It has come to my attention that there is a new website in town that happens to have a URL extremely similar to mine. Literally one character different. The domain in question was registered on 3rd November 2015.
Let me first say, the site in question does not contain any of my content (*see update*) and as far as I know is not doing anything wrong from a content perspective. The reason I am writing this post is to protect myself.
I was setting up a few tests on a copy of 126.96.36.199 recently when I made a mistake creating the table – I forgot to put in a couple of CAST() calls in the select list, so I just patched things up with a couple of “modify column” commands. Since I was planning to smash the table in all sorts of ways and it had taken me several minutes to create the data set (10 million rows) I decided to create a clean copy of the data so that I could just drop the original table and copy back the clean version – and after I’d done this I noticed something a little odd.
Here’s the code (cut down to just 10,000 rows), with a little output:
Thanks to everyone that attended my session. Here’s a quick link to a zip file with the scripts I used in my Controlling Execution Plans Workshop presentation.
Here’s another video on my YouTube channel. This one is a quick run through of RDS for MySQL, a DBaaS offering from Amazon Web Services.
The video was based on this article.
If you watch the little outtake at the end you will hear me cracking up with the goofiest while filming Brian ‘Bex’ Huff‘s clip.
The intention of this blogpost is to show the Oracle wait time granularity and the Oracle database time measurement granularity. One of the reasons for doing this, is the Oracle database switched from using the function gettimeofday() up to version 11.2 to clock_gettime() to measure time.
This switch is understandable, as gettimeofday() is a best guess of the kernel of the wall clock time, while clock_gettime(CLOCK_MONOTONIC,…) is an monotonic increasing timer, which means it is more precise and does not have the option to drift backward, which gettimeofday() can do in certain circumstances, like time adjustments via NTP.
The first thing I wanted to proof, is the switch of the gettimeofday() call to the clock_gettime() call. This turned out not to be as simple as I thought.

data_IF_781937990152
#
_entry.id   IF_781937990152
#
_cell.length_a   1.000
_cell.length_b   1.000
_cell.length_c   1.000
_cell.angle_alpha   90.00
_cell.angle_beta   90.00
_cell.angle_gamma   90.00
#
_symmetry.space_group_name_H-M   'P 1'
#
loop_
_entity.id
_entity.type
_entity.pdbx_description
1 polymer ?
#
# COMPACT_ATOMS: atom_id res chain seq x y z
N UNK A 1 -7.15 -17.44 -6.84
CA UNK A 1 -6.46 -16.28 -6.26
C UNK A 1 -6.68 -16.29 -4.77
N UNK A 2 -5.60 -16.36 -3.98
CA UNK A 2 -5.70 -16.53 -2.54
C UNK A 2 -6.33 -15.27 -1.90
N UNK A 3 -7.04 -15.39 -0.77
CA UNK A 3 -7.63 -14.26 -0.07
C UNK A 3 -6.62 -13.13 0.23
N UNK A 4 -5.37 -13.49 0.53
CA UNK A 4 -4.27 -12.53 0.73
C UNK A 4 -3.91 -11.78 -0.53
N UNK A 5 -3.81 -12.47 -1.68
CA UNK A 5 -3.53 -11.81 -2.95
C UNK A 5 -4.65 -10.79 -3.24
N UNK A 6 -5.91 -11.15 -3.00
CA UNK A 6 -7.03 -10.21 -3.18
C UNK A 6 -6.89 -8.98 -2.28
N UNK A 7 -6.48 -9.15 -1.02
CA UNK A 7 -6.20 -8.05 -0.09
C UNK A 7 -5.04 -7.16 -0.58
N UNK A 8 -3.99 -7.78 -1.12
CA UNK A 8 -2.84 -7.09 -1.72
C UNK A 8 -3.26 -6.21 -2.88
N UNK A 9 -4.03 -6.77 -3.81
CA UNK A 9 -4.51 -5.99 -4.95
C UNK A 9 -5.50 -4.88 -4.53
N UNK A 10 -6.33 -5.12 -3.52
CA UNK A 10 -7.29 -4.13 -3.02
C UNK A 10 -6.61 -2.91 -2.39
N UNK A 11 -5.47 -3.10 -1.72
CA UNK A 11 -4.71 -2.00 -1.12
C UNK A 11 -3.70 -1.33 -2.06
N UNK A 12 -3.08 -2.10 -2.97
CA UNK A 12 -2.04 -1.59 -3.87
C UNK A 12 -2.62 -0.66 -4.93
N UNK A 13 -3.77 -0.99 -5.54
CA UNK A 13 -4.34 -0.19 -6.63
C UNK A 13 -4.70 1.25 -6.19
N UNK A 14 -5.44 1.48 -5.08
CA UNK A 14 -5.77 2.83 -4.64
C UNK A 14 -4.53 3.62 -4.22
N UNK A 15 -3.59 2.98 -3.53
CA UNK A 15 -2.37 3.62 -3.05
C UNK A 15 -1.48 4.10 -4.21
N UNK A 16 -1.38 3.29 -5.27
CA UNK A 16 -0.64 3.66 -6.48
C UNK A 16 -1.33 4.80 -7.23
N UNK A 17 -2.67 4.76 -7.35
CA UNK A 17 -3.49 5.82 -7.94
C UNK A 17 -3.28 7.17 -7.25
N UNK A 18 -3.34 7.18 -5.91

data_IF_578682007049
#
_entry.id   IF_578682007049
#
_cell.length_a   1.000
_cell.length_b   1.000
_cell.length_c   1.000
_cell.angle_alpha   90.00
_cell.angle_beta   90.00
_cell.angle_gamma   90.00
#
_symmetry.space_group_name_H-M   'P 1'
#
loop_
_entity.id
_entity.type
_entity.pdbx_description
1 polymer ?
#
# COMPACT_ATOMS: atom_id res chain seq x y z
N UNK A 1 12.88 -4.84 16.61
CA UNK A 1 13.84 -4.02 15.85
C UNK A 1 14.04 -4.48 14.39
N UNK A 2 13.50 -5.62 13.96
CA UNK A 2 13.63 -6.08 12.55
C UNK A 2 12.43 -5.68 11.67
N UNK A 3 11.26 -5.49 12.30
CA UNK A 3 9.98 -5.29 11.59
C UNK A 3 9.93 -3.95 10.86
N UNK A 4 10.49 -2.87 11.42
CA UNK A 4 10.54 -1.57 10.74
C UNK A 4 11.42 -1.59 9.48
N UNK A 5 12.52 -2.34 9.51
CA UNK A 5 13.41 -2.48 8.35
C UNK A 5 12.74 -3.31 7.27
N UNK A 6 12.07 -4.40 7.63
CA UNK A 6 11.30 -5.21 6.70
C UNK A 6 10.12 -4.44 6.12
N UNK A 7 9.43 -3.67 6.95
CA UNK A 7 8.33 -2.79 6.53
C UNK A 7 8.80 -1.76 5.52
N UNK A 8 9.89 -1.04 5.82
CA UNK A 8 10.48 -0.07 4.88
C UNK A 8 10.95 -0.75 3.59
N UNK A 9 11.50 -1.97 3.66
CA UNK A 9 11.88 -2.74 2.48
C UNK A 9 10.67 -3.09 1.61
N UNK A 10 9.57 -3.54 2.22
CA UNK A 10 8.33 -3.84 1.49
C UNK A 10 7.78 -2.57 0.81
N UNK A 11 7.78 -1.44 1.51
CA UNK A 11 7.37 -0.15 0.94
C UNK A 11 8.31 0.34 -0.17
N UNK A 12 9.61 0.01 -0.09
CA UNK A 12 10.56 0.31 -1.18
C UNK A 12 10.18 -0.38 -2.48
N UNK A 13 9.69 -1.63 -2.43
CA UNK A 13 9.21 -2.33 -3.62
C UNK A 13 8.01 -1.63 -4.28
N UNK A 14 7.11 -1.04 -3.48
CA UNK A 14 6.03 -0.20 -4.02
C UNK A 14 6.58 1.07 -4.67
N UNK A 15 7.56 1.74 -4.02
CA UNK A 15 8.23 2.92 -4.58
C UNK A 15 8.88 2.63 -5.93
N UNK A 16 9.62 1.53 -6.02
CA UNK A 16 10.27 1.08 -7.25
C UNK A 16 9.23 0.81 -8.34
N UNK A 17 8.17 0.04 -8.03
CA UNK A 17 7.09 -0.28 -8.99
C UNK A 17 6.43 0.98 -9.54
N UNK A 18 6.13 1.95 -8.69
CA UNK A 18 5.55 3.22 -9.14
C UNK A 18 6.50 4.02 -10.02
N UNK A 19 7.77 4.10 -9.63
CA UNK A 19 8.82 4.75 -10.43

A recent posting on OTN presented a performance anomaly when comparing a parallel “insert /*+ append */” with a parallel “create table as select”. The CTAS statement took about 4 minutes, the insert about 45 minutes. Since the process of getting the data into the data blocks would be the same in both cases something was clearly not working properly. Following Occam’s razor, the first check had to be the execution plans – when two statements that “ought” to do the same amount of work take very different times it’s probably something to do with the execution plans – so here are the two statements with their plans:
First the insert, which took 45 minutes:
This is just a little example of thinking about hinting for short-term hacking requirements. It’s the answer to a question that came up on the Oracle-L listserver a couple of months ago (Oct 2015) and is a convenient demonstration of a principle that can often (not ALWAYS) be applied as a response to the problem: “I can make this query work quickly once, how do I make it work quickly when I make it part of a join ?”
The question starts with this query, which returns “immediately” for any one segment:
Here’s the latest video on my YouTube channel. This one is a quick run through of RDS for Oracle, a DBaaS offering from Amazon Web Services.
If you are not into the video thing, you can see the article this video was based on here.
Galo Balda has now joined the illustrious list of people who have said “.com” on one of my videos.
If you don’t want to read the story, the summary for this article is:
If you create bitmap join indexes on a partitioned table and you use partition exchanges to load data into the table then make sure you create the bitmap join indexes on the loading tables in exactly the same order as you created them on the partitioned table or the exchange will fail with the (truthful not quite complete) error: ORA-14098: index mismatch for tables in ALTER TABLE EXCHANGE PARTITION.
Today marks the 10th anniversary of Lex de Haan passing away. Although 10 years is a long time, I think about my dear friend Lex at least once a week. Lex assisted me adapting to new teaching skills when I progressed to blindness. It was Lex his idea to use colored magnets on my classroom […]